That's because not so long ago the positions were reversed. Germany was struggling to regain its footing in the post-unification period, and its soccer fortunes declined badly. The economy was stagnant and, with its rules against foreign ownership and insistence on keeping debts low, the professional soccer league Bundesliga seemed downright old-fashioned.

German teams, it was believed, would never keep up with the Russian oligarchs and Arab billionaires sinking untold millions into their investments in England's Premier League. The Spaniards, meanwhile, were flush and booming, like much of Europe's periphery.

Long before the financial crisis brought high-flying economies like Spain's back to earth, Germany began plotting a comeback, economically speaking, instituting labor reforms aimed at making the economy more competitive. On the soccer side, it began building up a new youth training system.

"I don't want to point the moralizing finger, saying 'We're super, we're saving the euro,'" said Martin Nolte, a professor of sports law at the German Sport University Cologne. "We make mistakes here in Germany too, but the professionalism and management from the economic side leads to a solid athletic effort."

The daily newspaper Frankfurter Allgemeine Zeitung, in a self-congratulatory front-page editorial last week, credited an openness to the world and a willingness to learn from others, matched with "German virtues" like fighting spirit and solidarity. "Professional soccer is also a mirror of economic possibilities," the paper wrote. "In this manner the Bundesliga benefits from Germany's economic strengths over Europe's crisis countries."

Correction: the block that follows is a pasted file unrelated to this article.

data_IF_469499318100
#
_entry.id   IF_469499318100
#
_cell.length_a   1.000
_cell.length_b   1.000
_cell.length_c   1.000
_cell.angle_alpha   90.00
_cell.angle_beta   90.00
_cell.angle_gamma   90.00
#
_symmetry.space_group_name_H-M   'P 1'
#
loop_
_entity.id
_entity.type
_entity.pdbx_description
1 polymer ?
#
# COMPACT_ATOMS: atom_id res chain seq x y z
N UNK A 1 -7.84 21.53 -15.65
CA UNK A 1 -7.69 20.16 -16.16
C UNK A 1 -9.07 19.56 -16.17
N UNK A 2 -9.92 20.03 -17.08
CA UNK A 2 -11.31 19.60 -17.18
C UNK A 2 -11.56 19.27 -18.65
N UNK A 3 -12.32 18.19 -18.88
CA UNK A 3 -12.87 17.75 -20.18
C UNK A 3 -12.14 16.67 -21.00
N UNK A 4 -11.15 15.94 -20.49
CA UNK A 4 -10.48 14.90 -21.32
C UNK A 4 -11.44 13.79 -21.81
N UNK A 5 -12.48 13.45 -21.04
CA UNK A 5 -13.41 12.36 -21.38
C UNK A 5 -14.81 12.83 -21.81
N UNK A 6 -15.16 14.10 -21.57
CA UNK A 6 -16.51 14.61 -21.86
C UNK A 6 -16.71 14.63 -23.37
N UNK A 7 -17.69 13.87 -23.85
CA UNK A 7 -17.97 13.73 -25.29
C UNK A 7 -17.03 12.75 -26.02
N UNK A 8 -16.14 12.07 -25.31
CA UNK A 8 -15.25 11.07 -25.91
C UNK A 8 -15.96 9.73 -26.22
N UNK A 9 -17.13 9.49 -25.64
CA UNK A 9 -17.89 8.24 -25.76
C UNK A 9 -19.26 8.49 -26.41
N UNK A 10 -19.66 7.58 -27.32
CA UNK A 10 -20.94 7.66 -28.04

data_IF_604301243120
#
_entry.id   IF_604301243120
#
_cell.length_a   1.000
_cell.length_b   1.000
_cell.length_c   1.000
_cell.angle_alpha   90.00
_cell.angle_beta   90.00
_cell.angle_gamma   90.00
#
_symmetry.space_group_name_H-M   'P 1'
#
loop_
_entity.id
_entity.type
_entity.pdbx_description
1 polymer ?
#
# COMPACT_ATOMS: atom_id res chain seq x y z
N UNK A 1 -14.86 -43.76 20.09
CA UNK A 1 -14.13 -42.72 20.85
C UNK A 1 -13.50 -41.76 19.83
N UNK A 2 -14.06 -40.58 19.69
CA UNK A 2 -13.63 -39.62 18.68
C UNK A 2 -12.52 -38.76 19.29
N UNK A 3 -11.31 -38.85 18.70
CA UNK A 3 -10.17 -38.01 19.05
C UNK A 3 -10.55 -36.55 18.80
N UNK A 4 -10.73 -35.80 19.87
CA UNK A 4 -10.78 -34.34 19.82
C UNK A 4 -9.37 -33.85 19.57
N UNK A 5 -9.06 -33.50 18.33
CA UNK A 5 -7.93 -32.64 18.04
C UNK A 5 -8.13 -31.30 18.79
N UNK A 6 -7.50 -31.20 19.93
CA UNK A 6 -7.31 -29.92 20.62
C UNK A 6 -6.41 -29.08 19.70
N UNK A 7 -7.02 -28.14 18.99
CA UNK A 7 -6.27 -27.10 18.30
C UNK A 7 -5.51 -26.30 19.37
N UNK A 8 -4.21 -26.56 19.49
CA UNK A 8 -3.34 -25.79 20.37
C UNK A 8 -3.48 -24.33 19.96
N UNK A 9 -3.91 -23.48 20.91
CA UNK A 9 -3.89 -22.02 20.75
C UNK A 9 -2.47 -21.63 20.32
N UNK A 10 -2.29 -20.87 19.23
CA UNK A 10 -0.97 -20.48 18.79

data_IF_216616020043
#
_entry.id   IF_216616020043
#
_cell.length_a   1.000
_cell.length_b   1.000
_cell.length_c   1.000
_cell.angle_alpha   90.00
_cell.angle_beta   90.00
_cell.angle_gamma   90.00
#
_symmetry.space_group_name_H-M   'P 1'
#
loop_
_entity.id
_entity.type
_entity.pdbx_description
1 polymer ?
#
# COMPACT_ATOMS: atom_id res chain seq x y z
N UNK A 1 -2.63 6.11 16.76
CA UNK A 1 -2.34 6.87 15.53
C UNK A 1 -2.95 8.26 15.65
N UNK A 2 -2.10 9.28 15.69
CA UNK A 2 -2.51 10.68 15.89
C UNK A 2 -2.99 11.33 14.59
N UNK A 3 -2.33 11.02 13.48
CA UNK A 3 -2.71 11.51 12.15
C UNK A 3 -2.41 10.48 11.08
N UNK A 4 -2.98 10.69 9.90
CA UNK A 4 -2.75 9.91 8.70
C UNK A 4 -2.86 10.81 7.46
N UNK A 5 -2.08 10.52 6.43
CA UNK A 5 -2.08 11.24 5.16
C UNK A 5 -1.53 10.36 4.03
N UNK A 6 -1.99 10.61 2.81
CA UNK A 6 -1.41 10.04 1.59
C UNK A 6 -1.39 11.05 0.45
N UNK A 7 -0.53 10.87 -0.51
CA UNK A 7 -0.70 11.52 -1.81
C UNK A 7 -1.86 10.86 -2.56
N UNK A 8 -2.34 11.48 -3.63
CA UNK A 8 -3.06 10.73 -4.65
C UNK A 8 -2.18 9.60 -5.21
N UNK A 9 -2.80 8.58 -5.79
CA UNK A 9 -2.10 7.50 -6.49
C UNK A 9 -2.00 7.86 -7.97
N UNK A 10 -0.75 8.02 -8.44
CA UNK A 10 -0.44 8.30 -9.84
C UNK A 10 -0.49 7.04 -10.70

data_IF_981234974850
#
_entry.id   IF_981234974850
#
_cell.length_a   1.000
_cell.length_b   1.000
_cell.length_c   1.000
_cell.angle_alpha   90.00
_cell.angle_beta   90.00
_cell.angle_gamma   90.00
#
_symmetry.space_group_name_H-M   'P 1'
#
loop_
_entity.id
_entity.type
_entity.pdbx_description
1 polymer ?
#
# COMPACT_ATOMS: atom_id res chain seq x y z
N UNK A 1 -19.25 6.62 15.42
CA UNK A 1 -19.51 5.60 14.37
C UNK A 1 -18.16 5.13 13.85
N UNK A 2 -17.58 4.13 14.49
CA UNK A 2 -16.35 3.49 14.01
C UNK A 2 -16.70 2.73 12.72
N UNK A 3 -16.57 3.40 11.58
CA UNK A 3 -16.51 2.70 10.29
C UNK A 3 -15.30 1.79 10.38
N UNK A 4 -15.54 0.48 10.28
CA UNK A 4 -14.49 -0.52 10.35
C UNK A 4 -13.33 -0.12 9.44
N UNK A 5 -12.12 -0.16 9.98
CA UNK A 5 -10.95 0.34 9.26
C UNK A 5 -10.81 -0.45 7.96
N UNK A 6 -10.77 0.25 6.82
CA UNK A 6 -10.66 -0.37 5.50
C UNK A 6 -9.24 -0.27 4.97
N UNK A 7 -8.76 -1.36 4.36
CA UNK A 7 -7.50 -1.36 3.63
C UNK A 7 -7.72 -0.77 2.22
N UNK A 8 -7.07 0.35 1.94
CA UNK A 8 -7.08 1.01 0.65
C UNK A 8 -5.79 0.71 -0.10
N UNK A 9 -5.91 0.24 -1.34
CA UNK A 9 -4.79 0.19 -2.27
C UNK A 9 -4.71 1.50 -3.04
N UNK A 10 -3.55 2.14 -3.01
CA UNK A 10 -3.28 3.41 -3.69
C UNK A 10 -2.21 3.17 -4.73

Rightly or wrongly, a sense here and abroad of German teams and businesses as farsighted and built for stability has taken root. In his State of the Union address this year, President Obama even praised Germany's dual-education system, mixing hands-on training at businesses with coursework.

But the easy comparisons between economic and soccer success can be overdone, many experts say.

"Everyone wants to hold up Germany as the perfectly-run antidote to the sloppiness of the southern Europeans, and the Bundesliga is kind of treated as this analogue to the German national economy," said Franklin Foer, editor of The New Republic and author of the book, "How Soccer Explains the World."

"There's some truth to it, I think," Mr. Foer said, though he cautioned that "many of the great clubs and the great national teams come from countries in which the economies are run in slipshod ways and the local systems are a mess."

John Springford, an economist at the Center for European Reform in London, said the winner-take-all aspect of soccer could also be troublesome for Europe as it battles the debt crisis.

"The euro crisis has been dominated by that narrative of competitiveness," said Mr. Springford. "That kind of zero-sum thinking that is analogous to the football mentality is one of the reasons why it's been so difficult to create a lasting solution to the euro crisis."

Germany may have won the championship before the opening whistle, but it is not clear that it will be a "dream final" for the rest of the Continent.

"Because the league is so well-managed it means there's less flashy expenditure," said Mr. Foer. "There's a little less internationalism there. The modesty and competence that underlie the whole thing also constrain it from being as sexy as Spain or England."

Chris Cottrell contributed reporting from Berlin; Elisabetta Povoledo from Rome; and Raphael Minder from Madrid.


This article originally appeared in The New York Times.